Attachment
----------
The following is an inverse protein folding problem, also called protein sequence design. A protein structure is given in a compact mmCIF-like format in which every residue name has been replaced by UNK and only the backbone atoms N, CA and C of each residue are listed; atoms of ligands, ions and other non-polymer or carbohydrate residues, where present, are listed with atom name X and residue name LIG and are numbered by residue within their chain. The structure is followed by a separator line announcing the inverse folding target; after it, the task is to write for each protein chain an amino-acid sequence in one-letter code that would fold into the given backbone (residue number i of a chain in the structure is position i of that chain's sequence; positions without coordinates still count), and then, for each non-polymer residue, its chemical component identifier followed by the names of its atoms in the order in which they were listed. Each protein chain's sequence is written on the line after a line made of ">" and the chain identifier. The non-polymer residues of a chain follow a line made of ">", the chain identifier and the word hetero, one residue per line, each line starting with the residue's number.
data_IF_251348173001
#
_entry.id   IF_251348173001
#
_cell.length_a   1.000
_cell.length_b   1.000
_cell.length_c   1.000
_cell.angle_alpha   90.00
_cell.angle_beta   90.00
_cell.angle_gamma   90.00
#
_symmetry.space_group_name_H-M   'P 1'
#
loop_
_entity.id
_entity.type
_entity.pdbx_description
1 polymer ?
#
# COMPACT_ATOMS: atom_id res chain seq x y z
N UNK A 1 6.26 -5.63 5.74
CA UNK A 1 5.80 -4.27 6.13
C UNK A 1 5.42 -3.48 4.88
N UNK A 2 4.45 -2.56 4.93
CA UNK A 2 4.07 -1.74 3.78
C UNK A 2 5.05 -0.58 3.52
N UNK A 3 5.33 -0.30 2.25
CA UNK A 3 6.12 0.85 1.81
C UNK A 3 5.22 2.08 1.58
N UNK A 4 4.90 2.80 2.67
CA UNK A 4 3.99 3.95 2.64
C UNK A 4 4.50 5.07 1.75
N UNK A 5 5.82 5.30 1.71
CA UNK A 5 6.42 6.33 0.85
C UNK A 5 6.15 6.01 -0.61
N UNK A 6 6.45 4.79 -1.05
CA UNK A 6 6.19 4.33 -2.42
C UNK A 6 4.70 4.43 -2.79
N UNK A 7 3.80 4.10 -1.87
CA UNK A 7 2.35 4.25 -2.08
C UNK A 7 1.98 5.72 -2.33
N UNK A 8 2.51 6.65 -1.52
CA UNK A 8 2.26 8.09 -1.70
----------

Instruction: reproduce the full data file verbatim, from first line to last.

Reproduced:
The following is an inverse protein folding problem, also called protein sequence design. A protein structure is given in a compact mmCIF-like format in which every residue name has been replaced by UNK and only the backbone atoms N, CA and C of each residue are listed; atoms of ligands, ions and other non-polymer or carbohydrate residues, where present, are listed with atom name X and residue name LIG and are numbered by residue within their chain. The structure is followed by a separator line announcing the inverse folding target; after it, the task is to write for each protein chain an amino-acid sequence in one-letter code that would fold into the given backbone (residue number i of a chain in the structure is position i of that chain's sequence; positions without coordinates still count), and then, for each non-polymer residue, its chemical component identifier followed by the names of its atoms in the order in which they were listed. Each protein chain's sequence is written on the line after a line made of ">" and the chain identifier. The non-polymer residues of a chain follow a line made of ">", the chain identifier and the word hetero, one residue per line, each line starting with the residue's number.
data_IF_251348173001
#
_entry.id   IF_251348173001
#
_cell.length_a   1.000
_cell.length_b   1.000
_cell.length_c   1.000
_cell.angle_alpha   90.00
_cell.angle_beta   90.00
_cell.angle_gamma   90.00
#
_symmetry.space_group_name_H-M   'P 1'
#
loop_
_entity.id
_entity.type
_entity.pdbx_description
1 polymer ?
#
# COMPACT_ATOMS: atom_id res chain seq x y z
N UNK A 1 6.26 -5.63 5.74
CA UNK A 1 5.80 -4.27 6.13
C UNK A 1 5.42 -3.48 4.88
N UNK A 2 4.45 -2.56 4.93
CA UNK A 2 4.07 -1.74 3.78
C UNK A 2 5.05 -0.58 3.52
N UNK A 3 5.33 -0.30 2.25
CA UNK A 3 6.12 0.85 1.81
C UNK A 3 5.22 2.08 1.58
N UNK A 4 4.90 2.80 2.67
CA UNK A 4 3.99 3.95 2.64
C UNK A 4 4.50 5.07 1.75
N UNK A 5 5.82 5.30 1.71
CA UNK A 5 6.42 6.33 0.85
C UNK A 5 6.15 6.01 -0.61
N UNK A 6 6.45 4.79 -1.05
CA UNK A 6 6.19 4.33 -2.42
C UNK A 6 4.70 4.43 -2.79
N UNK A 7 3.80 4.10 -1.87
CA UNK A 7 2.35 4.25 -2.08
C UNK A 7 1.98 5.72 -2.33
N UNK A 8 2.51 6.65 -1.52
CA UNK A 8 2.26 8.09 -1.70